# Closed Form Recursive Functions

Find closed form of the following:

1.$C_n=C_{n-1}+2$ where $C_0=0$

2.$C_n=4C_{n-1}+6n-1$ where $C_0=2$

3.$C_n=C_{n-1}-C_{n-2}$ where $C_0=1,C_1=0$

1.

$C_n=C_{n-1}+2$

$C_{n-1}=C_{n-2}+2$

$C_{n-2}=C_{n-3}+2$

So $C_n=((C_{n-3}+2)+2)+2=C_{n-3}+2*3$ so for $n-k$ we get $$C_n=C_{n-k}+2k$$

when $n-k=0\iff n=k$ we get

$$C_n=0+2n=2n$$

Is it correct?

2.

$C_n=4C_{n-1}+6n-1$

$C_{n-1}=4C_{n-2}+6(n-1)-1$

$C_{n-2}=4C_{n-3}+6(n-2)-1$

So $$C_n=4(4(4C_{n-3}+6(n-2)-1)6(n-1)-1)+6n-1=\\=4^3*C_{n-3}+4^2*6(n-2)+2*6(n-1)+6n-4^2-4-1$$

And for $n-k$ we get

$$C_n=4^k*C_{n-k}+\sum_{i=0}^{k-1}4^i*6(n-i)-4^i=4^k*C_{n-k}+6\sum_{i=0}^{k-1}4^i((n-i)-1)$$

for $n-k=0\iff n=k$ we get

$$C_n=4^n*2+6\sum_{i=0}^{n-1}4^i((n-i)-1)$$

How should I continue?

3.

$C_n=C_{n-1}-C_{n-2}$

$C_{n-1}=C_{n-2}-C_{n-3}$

$C_{n-2}=C_{n-3}-C_{n-4}$

$C_{n-3}=C_{n-4}-C_{n-5}$

So $C_n=C_{n-4}-C_{n-5}-C_{n-4}-C_{n-3}-(C_{n-4}-C_{n-5}-C_{n-4})=-C_{n-3}$

How should I continue?

There is something with homogenous and finding complexity (Big O notnation)

• On (3), you don't need to go nearly as deep as you do: $C_n=C_{n-1}-C_{n-2}=(C_{n-2}-C_{n-3})-C_{n-2}=-C_{n-3}$. Jun 4, 2018 at 22:54
• On (3), just plug in the initial data and see what you get. You are given $C_0,C_1$ so you can compute $C_2$ and you've shown that once you know the value for $3$ consecutive integers, you know the value at all integers. Jun 4, 2018 at 22:59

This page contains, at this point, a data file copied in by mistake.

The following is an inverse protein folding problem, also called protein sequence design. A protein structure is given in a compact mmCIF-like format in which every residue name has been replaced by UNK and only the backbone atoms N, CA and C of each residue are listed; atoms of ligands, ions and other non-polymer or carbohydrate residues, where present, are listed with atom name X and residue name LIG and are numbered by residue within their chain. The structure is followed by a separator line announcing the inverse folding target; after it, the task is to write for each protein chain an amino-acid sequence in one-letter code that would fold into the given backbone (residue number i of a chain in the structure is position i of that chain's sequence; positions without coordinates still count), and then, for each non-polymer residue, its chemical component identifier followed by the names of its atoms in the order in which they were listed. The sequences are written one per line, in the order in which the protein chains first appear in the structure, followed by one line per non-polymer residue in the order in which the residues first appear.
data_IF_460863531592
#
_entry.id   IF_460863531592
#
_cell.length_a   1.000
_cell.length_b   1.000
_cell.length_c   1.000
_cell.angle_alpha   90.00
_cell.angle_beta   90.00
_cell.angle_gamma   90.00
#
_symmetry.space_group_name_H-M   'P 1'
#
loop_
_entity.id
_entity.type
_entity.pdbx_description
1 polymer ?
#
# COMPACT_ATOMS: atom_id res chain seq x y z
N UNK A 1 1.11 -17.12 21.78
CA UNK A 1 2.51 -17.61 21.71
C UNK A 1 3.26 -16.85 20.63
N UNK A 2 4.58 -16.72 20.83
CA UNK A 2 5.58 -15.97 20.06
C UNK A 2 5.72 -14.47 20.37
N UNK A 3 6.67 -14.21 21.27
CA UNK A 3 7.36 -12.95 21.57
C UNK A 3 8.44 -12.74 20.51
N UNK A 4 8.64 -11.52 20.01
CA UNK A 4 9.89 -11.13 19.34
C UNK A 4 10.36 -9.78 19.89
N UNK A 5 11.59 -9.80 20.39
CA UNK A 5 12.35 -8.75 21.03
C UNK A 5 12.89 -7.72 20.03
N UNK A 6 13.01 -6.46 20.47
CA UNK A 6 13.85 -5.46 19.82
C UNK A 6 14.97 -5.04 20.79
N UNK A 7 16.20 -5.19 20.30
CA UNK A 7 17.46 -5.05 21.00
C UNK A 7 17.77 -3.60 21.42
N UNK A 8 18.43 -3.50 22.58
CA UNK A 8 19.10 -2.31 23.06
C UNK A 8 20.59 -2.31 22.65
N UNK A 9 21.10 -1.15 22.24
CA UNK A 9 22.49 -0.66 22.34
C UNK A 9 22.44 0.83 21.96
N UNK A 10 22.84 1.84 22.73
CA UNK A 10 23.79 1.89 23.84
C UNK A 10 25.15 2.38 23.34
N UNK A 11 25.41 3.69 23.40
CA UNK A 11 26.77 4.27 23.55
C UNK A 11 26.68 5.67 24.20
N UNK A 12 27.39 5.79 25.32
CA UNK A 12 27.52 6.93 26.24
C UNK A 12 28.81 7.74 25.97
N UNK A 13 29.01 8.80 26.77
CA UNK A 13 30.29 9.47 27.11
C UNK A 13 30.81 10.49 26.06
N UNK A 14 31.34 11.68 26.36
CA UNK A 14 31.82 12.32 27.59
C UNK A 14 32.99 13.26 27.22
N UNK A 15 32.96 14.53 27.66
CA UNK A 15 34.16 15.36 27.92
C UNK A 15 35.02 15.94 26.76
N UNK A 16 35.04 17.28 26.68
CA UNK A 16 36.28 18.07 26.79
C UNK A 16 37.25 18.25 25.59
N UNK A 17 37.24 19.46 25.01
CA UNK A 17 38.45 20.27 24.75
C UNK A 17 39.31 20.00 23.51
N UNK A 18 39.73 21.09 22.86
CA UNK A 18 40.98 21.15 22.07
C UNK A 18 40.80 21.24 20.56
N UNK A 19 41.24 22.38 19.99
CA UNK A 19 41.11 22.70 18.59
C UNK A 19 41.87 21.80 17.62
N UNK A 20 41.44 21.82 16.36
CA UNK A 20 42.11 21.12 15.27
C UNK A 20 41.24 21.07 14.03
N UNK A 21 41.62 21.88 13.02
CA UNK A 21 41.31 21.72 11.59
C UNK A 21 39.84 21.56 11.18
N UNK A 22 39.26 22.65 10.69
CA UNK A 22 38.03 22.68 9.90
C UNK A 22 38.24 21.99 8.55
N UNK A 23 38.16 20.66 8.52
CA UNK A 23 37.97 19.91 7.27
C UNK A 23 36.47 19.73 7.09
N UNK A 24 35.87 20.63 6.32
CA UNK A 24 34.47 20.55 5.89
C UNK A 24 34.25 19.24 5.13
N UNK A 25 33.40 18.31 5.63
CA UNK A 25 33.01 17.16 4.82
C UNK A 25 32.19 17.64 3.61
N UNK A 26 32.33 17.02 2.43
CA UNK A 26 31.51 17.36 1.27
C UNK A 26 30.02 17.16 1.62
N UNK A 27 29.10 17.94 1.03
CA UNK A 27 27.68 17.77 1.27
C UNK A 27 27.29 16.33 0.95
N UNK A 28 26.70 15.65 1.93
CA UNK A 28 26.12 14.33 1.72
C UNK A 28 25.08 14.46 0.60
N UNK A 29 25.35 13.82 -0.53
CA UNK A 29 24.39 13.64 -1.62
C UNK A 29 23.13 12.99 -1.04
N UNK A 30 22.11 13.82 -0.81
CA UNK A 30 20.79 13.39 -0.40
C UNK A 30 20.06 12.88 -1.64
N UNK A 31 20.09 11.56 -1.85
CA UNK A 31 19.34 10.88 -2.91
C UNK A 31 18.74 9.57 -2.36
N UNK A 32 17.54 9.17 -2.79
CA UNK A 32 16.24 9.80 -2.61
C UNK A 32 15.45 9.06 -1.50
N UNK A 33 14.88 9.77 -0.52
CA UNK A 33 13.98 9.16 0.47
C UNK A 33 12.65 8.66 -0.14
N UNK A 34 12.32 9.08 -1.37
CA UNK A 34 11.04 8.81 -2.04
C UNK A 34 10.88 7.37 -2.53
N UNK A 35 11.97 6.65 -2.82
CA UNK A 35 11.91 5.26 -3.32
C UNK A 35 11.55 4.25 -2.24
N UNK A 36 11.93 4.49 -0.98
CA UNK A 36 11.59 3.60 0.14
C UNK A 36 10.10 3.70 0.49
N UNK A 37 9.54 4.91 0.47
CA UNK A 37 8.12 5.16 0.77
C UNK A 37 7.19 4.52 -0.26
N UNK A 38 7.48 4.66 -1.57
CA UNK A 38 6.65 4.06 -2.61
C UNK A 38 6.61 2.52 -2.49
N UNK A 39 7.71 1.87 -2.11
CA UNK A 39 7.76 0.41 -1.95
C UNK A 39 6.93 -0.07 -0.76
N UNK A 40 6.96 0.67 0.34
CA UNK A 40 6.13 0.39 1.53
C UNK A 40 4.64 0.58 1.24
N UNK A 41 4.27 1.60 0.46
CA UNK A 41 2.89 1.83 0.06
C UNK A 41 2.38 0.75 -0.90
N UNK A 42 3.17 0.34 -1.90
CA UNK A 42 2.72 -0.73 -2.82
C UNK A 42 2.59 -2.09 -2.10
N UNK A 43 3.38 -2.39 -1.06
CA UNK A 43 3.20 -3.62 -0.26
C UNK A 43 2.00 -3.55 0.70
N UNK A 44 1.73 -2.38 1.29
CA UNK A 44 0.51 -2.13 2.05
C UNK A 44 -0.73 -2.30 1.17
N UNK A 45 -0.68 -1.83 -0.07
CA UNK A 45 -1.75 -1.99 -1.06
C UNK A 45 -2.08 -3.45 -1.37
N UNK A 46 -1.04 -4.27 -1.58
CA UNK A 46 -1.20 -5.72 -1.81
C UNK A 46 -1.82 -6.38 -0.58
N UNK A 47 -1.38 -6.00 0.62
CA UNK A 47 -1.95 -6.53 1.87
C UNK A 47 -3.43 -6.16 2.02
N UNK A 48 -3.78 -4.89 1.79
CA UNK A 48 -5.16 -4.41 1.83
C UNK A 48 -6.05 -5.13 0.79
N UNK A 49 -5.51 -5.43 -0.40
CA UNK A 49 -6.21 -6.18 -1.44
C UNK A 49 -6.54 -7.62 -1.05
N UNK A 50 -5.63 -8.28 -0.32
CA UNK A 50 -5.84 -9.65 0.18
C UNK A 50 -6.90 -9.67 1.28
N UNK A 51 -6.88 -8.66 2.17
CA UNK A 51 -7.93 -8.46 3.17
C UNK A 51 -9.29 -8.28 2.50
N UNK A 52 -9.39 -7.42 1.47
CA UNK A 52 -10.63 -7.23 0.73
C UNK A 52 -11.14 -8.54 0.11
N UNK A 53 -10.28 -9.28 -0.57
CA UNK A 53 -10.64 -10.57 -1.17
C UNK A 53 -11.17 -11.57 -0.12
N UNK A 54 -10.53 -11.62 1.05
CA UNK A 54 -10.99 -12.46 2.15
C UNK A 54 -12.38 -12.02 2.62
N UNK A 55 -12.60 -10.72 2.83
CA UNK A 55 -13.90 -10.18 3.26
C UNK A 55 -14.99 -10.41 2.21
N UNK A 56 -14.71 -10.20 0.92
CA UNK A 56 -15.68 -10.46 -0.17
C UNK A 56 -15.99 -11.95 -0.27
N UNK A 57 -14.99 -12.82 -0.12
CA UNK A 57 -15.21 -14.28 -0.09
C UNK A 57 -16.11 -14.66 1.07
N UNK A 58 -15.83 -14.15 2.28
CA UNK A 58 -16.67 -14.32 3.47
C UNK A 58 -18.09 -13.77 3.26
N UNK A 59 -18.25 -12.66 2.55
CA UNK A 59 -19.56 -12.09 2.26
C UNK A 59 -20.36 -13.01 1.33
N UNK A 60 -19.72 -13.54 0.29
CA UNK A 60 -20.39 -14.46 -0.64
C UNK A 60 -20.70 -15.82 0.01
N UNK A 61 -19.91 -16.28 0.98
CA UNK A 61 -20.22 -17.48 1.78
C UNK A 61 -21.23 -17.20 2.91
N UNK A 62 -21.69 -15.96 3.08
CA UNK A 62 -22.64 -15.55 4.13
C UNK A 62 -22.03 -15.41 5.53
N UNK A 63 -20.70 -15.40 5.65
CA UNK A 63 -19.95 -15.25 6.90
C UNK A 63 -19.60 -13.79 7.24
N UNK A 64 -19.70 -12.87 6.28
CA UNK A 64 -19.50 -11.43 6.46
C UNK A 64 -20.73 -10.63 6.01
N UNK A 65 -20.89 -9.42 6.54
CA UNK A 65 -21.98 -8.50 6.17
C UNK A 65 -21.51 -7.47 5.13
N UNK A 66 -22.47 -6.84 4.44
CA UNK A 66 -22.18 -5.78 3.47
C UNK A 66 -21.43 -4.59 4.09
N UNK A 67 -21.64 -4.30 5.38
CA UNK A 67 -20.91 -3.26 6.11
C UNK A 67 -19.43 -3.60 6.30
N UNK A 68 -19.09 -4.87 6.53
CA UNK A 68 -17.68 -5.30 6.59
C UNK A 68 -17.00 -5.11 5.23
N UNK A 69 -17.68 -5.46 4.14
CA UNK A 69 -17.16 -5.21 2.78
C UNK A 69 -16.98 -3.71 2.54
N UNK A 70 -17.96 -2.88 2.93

• Can it be solve by linear recurrence relation? Jun 4, 2018 at 23:11

1. $C_n = 2n$, Your answer is correct

2. The proper equation is $C_n=4^n*2+\sum_{i=0}^{n-1}[4^i(6(n-i)-1)]$ not $\require{cancel} \cancel{C_n=4^n*2+6\sum_{i=0}^{n-1}4^i((n-i)-1)}$

$$\sum_{i=0}^{n-1}[4^i(6(n-i)-1)] = \sum_{i=0}^{n-1}[4^i(6(n-i))] - \sum_{i=0}^{n-1}[4^i]$$ $$= 6\sum_{i=0}^{n-1}[4^i(n-i)] - \sum_{i=0}^{n-1}[4^i]$$ Let's call the sums: $$= 6S_1 - S_2$$

To find $S_2$ you can simply use the geometric series formula or: $$S_2 = 1 + 4 +4^2+ ...+4^{n-1}$$ $$4S_2 = 4 +4^2+ ...+4^{n-1} + 4^n$$

$$3S_2 = 4^n - 1, S_2 = \frac{4^n -1}{3}$$

To find $S_1$: $$S_1 = n + 4(n-1) + 4^2(n-2) + 4^3(n-3) + ... + 4^{n-2}(2) + 4^{n-1}(1)$$ $$(\frac{1}{4})S_1 = \frac{n}{4} + (n-1) + 4(n-2) + 4^2(n-3) + ... +4^{n-2}(1)$$ $$(\frac{3}{4})S_1 = -\frac{n}{4} + 1 + 4 + 4^2 + ... + 4^{n-2} + 4^{n-1}$$ $$(\frac{3}{4})S_1 = 4^{n-1} -\frac{n}{4} + \frac{4^{n-1}}{3}$$ $$S_1 = \frac{4}{3} [4^{n-1} -\frac{n}{4} + \frac{4^{n-1}}{3}]$$ $$S_1 = [\frac{4^{n}}{3} -\frac{n}{3} + \frac{4^{n}-4}{9}]$$

$$6S_1 = 2(4^{n}) - 2n + \frac{2(4^{n}-4)}{3}$$ $$6S_1 - S_2 = 2(4^{n}) - 2n + \frac{2(4^{n}-4)}{3} - \frac{4^n -1}{3}$$ $$C_n = 2(4^n) + 2(4^{n}) - 2n + \frac{2(4^{n}-4)}{3} - \frac{4^n -1}{3}$$

$C_n = 4^{n+1} - \frac{4^{n}-1}{3} + \frac{2(4^n - 4)}{3} - 2n$

You can simplify however you want from there

1. notice that $$C_2 = -1,C_3 = -1,C_4 = -2,C_5 = -3, C_6 = -5 ...$$ This is exact same sequence as the Fibonacci sequence except that the terms are negative instead of positive.

Note that there is already a formula for the terms of the Fibonacci Sequence called Binet's Formula

"This formula provides the $n^{\text{th}}$ term in the Fibonacci sequence, and is defined using the recurrence formula:" $${\displaystyle F_0 =0\,}$$ $${\displaystyle F_1 =1\,}$$ $${\displaystyle F_n={\frac {(1+{\sqrt {5}})^{n}-(1-{\sqrt{5}})^{n}}{2^{n}{\sqrt{5}}}}}$$

Some adjustments to make: $C_n = -F(n+1)$

$$C_n = -\frac {(1+{\sqrt{5}})^{n+1}-(1-{\sqrt{5}})^{n+1}}{2^{n+1}{\sqrt{5}}}$$